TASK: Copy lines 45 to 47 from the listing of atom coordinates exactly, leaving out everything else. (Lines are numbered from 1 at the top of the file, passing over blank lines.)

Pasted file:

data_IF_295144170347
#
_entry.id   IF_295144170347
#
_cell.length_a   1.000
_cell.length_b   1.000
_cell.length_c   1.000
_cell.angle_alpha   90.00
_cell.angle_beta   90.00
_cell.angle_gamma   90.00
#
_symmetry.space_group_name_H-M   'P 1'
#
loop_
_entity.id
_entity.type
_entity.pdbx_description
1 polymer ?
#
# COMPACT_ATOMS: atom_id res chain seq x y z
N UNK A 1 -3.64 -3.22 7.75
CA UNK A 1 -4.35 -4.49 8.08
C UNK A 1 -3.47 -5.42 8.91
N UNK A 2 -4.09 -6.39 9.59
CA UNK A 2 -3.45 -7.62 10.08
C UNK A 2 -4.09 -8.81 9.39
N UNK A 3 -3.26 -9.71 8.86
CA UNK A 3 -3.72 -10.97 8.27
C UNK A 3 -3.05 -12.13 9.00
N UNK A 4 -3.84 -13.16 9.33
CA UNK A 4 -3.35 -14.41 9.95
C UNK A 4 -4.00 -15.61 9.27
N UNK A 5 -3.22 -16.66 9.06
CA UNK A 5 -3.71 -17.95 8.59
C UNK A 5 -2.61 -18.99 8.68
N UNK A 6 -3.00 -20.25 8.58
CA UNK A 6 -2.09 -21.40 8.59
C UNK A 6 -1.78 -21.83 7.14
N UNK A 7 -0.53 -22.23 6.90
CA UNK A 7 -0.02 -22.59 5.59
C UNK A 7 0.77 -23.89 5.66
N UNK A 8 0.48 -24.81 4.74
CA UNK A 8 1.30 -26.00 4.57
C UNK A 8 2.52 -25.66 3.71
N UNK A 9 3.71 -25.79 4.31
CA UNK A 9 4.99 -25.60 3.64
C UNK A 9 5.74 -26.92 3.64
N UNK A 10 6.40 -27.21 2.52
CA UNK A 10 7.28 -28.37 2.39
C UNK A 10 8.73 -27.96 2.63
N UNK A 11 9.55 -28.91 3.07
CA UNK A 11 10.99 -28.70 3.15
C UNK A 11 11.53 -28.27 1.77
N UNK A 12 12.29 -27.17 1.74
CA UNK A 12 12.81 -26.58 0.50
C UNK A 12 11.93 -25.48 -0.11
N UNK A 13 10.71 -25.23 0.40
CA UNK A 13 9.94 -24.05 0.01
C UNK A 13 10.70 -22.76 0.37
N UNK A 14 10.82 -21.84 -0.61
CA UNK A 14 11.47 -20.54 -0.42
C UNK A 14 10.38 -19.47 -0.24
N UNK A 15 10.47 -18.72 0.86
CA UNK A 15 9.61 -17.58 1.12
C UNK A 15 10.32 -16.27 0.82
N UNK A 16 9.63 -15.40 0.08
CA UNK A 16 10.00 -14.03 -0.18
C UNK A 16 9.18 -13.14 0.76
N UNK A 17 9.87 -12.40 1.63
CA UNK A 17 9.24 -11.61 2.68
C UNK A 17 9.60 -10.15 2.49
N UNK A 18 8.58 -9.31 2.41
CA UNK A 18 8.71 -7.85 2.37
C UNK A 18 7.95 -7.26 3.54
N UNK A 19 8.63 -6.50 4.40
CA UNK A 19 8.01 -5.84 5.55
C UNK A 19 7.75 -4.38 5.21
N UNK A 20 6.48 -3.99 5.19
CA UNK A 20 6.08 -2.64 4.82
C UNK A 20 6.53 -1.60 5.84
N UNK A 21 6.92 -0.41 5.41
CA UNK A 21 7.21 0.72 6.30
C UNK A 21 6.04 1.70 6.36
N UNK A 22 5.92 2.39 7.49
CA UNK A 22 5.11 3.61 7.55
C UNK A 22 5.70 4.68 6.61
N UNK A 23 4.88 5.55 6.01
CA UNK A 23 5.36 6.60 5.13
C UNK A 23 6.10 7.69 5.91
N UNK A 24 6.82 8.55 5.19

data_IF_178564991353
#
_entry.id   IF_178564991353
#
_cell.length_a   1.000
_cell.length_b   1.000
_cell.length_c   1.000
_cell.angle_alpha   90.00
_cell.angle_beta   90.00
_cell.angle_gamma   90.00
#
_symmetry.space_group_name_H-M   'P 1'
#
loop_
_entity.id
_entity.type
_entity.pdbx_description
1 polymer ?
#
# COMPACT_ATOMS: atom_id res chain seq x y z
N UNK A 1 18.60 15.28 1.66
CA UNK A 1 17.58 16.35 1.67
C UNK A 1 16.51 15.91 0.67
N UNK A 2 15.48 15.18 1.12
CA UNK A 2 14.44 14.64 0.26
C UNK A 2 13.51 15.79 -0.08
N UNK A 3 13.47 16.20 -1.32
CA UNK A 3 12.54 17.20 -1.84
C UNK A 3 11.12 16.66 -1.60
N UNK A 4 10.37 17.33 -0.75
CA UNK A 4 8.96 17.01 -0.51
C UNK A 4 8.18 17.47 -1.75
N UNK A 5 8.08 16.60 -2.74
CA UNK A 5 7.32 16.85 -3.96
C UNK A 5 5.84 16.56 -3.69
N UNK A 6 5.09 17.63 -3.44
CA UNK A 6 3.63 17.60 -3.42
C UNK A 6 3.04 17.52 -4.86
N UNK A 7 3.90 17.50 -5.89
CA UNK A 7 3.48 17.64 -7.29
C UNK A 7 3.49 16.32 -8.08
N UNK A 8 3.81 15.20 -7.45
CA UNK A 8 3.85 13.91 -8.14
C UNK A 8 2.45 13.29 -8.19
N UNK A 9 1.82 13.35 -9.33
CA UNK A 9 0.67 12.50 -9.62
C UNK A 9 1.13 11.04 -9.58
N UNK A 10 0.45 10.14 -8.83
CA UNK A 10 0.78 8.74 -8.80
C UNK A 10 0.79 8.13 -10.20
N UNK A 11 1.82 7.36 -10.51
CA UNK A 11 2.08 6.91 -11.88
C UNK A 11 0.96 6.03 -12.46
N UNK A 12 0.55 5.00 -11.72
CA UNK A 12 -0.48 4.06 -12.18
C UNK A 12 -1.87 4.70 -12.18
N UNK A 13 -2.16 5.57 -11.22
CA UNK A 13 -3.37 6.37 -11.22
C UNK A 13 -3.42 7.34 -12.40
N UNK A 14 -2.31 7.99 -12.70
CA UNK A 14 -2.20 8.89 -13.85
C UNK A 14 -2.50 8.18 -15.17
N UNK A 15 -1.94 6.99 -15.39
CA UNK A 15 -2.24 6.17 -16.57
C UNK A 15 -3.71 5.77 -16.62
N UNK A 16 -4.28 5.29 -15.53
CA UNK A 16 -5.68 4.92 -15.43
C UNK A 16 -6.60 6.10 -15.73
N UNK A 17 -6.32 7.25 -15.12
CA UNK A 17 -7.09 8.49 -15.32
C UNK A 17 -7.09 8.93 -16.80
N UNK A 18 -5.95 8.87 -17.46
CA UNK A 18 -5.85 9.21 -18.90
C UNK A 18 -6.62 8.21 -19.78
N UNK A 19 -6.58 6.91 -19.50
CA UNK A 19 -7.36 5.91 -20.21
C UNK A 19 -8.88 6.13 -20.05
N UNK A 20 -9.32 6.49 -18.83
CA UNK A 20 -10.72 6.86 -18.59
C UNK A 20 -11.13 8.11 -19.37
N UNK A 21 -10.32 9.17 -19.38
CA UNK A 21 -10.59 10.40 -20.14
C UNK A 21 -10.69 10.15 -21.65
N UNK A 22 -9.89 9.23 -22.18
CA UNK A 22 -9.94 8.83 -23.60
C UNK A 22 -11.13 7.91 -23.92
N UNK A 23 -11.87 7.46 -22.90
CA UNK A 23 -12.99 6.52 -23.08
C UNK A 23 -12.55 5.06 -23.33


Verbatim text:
N UNK A 9 3.71 -25.79 4.31
CA UNK A 9 4.99 -25.60 3.64
C UNK A 9 5.74 -26.92 3.64